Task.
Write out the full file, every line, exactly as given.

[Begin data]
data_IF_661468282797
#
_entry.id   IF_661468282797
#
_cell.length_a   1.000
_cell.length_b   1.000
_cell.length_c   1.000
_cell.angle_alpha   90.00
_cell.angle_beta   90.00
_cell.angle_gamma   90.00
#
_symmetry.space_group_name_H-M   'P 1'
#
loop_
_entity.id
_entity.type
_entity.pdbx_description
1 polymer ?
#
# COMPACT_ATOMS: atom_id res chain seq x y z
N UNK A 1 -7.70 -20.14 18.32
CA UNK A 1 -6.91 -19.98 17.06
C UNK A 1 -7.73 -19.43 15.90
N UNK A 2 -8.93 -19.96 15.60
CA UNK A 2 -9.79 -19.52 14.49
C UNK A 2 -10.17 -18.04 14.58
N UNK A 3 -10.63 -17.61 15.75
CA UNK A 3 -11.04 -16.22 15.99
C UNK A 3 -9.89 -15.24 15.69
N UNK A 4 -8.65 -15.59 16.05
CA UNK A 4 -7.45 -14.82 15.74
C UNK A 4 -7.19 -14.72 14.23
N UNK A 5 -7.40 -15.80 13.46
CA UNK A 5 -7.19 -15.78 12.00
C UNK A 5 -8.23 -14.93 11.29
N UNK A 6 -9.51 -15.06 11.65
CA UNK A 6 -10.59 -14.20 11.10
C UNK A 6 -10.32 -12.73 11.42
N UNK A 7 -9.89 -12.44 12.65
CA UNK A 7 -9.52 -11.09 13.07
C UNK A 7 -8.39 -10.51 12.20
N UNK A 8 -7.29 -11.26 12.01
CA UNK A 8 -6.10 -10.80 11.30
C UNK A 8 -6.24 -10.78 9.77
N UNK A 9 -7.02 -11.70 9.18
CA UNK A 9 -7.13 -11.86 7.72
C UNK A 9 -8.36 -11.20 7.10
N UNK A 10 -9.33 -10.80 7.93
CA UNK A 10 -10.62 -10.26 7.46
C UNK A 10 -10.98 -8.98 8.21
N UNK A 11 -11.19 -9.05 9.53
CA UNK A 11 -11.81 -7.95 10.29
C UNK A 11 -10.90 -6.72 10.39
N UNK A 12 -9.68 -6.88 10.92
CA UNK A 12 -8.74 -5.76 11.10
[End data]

data_IF_661468282797
#
_entry.id   IF_661468282797
#
_cell.length_a   1.000
_cell.length_b   1.000
_cell.length_c   1.000
_cell.angle_alpha   90.00
_cell.angle_beta   90.00
_cell.angle_gamma   90.00
#
_symmetry.space_group_name_H-M   'P 1'
#
loop_
_entity.id
_entity.type
_entity.pdbx_description
1 polymer ?
#
# COMPACT_ATOMS: atom_id res chain seq x y z
N UNK A 1 -7.70 -20.14 18.32
CA UNK A 1 -6.91 -19.98 17.06
C UNK A 1 -7.73 -19.43 15.90
N UNK A 2 -8.93 -19.96 15.60
CA UNK A 2 -9.79 -19.52 14.49
C UNK A 2 -10.17 -18.04 14.58
N UNK A 3 -10.63 -17.61 15.75
CA UNK A 3 -11.04 -16.22 15.99
C UNK A 3 -9.89 -15.24 15.69
N UNK A 4 -8.65 -15.59 16.05
CA UNK A 4 -7.45 -14.82 15.74
C UNK A 4 -7.19 -14.72 14.23
N UNK A 5 -7.40 -15.80 13.46
CA UNK A 5 -7.19 -15.78 12.00
C UNK A 5 -8.23 -14.93 11.29
N UNK A 6 -9.51 -15.06 11.65
CA UNK A 6 -10.59 -14.20 11.10
C UNK A 6 -10.32 -12.73 11.42
N UNK A 7 -9.89 -12.44 12.65
CA UNK A 7 -9.52 -11.09 13.07
C UNK A 7 -8.39 -10.51 12.20
N UNK A 8 -7.29 -11.26 12.01
CA UNK A 8 -6.10 -10.80 11.30
C UNK A 8 -6.24 -10.78 9.77
N UNK A 9 -7.02 -11.70 9.18
CA UNK A 9 -7.13 -11.86 7.72
C UNK A 9 -8.36 -11.20 7.10
N UNK A 10 -9.33 -10.80 7.93
CA UNK A 10 -10.62 -10.26 7.46
C UNK A 10 -10.98 -8.98 8.21
N UNK A 11 -11.19 -9.05 9.53
CA UNK A 11 -11.81 -7.95 10.29
C UNK A 11 -10.90 -6.72 10.39
N UNK A 12 -9.68 -6.88 10.92
CA UNK A 12 -8.74 -5.76 11.10